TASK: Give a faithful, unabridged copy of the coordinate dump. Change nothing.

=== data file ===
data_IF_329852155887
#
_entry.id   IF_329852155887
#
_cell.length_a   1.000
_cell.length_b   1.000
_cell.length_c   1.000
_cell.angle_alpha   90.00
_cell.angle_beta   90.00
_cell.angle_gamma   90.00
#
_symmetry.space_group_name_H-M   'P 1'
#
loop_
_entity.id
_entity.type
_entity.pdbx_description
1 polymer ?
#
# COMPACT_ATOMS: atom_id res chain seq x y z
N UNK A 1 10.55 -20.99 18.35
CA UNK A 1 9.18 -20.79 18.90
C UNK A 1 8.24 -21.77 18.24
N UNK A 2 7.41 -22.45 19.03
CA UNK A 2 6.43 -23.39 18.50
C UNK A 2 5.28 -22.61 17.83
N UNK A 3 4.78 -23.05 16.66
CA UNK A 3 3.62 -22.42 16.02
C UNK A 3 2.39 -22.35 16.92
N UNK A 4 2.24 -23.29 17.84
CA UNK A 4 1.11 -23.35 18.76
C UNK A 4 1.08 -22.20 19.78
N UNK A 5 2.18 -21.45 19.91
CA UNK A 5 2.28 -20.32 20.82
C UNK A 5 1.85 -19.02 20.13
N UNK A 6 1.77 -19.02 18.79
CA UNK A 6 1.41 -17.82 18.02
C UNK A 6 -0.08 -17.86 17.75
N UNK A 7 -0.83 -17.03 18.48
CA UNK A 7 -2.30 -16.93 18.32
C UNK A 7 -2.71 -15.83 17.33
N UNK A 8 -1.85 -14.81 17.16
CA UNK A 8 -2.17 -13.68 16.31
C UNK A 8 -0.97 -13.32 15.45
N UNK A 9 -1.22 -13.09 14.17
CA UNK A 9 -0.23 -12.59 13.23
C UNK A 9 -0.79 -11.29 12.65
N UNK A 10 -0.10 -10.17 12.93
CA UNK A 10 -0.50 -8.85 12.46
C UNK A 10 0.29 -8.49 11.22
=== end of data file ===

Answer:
data_IF_329852155887
#
_entry.id   IF_329852155887
#
_cell.length_a   1.000
_cell.length_b   1.000
_cell.length_c   1.000
_cell.angle_alpha   90.00
_cell.angle_beta   90.00
_cell.angle_gamma   90.00
#
_symmetry.space_group_name_H-M   'P 1'
#
loop_
_entity.id
_entity.type
_entity.pdbx_description
1 polymer ?
#
# COMPACT_ATOMS: atom_id res chain seq x y z
N UNK A 1 10.55 -20.99 18.35
CA UNK A 1 9.18 -20.79 18.90
C UNK A 1 8.24 -21.77 18.24
N UNK A 2 7.41 -22.45 19.03
CA UNK A 2 6.43 -23.39 18.50
C UNK A 2 5.28 -22.61 17.83
N UNK A 3 4.78 -23.05 16.66
CA UNK A 3 3.62 -22.42 16.02
C UNK A 3 2.39 -22.35 16.92
N UNK A 4 2.24 -23.29 17.84
CA UNK A 4 1.11 -23.35 18.76
C UNK A 4 1.08 -22.20 19.78
N UNK A 5 2.18 -21.45 19.91
CA UNK A 5 2.28 -20.32 20.82
C UNK A 5 1.85 -19.02 20.13
N UNK A 6 1.77 -19.02 18.79
CA UNK A 6 1.41 -17.82 18.02
C UNK A 6 -0.08 -17.86 17.75
N UNK A 7 -0.83 -17.03 18.48
CA UNK A 7 -2.30 -16.93 18.32
C UNK A 7 -2.71 -15.83 17.33
N UNK A 8 -1.85 -14.81 17.16
CA UNK A 8 -2.17 -13.68 16.31
C UNK A 8 -0.97 -13.32 15.45
N UNK A 9 -1.22 -13.09 14.17
CA UNK A 9 -0.23 -12.59 13.23
C UNK A 9 -0.79 -11.29 12.65
N UNK A 10 -0.10 -10.17 12.93
CA UNK A 10 -0.50 -8.85 12.46
C UNK A 10 0.29 -8.49 11.22